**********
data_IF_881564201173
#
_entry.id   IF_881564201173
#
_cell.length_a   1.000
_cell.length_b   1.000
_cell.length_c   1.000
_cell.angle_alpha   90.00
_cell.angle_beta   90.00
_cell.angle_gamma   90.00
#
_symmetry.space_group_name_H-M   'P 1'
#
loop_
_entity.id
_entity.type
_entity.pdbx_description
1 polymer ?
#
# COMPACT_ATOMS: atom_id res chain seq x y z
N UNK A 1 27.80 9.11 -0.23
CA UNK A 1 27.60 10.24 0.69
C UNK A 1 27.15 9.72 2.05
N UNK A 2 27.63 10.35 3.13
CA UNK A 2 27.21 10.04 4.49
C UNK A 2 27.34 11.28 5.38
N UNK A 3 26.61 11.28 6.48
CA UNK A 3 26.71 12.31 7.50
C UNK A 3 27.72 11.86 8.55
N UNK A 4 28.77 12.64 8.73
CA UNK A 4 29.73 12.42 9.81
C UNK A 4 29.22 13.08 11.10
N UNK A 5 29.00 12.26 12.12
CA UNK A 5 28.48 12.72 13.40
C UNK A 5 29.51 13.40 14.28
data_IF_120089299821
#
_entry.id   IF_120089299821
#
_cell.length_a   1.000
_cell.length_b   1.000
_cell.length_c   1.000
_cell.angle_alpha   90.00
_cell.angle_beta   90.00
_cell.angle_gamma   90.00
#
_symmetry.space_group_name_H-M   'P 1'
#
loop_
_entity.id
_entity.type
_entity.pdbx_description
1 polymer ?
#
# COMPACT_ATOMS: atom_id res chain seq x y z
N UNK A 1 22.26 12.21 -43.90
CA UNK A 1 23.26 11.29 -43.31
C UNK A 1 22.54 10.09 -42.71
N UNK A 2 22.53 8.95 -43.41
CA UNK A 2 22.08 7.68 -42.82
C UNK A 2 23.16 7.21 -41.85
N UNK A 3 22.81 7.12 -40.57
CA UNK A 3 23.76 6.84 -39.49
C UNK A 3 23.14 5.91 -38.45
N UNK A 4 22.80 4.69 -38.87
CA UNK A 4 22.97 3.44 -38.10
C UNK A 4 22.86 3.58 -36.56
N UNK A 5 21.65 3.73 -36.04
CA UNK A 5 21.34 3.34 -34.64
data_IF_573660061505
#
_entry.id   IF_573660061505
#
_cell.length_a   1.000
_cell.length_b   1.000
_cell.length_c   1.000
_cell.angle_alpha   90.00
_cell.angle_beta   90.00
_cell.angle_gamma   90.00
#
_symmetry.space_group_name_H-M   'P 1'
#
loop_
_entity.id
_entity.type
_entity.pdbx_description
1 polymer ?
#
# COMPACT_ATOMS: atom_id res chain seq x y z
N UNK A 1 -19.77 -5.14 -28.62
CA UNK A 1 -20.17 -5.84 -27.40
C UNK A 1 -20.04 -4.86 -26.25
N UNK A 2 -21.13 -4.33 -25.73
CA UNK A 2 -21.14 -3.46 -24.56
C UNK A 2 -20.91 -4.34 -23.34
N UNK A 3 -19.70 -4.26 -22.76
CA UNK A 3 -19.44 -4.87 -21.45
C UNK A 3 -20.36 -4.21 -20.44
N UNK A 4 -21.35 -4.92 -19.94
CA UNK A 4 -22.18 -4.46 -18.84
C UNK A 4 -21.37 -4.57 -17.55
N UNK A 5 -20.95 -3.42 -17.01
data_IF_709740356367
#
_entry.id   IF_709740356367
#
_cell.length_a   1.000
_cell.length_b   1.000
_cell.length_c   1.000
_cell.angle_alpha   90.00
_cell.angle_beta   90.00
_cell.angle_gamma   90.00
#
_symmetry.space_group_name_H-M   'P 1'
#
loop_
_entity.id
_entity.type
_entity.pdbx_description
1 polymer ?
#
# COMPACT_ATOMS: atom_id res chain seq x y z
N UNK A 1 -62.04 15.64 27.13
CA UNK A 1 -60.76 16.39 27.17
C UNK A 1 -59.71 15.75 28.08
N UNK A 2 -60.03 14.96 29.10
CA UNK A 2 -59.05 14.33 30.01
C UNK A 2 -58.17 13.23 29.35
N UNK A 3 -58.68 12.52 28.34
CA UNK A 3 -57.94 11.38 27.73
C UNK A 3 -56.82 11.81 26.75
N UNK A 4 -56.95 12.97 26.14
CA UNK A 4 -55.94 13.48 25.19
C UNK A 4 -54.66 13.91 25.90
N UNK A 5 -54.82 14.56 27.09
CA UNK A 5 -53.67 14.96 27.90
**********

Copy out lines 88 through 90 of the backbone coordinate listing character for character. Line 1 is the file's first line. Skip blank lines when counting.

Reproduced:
#
# COMPACT_ATOMS: atom_id res chain seq x y z
N UNK A 1 -19.77 -5.14 -28.62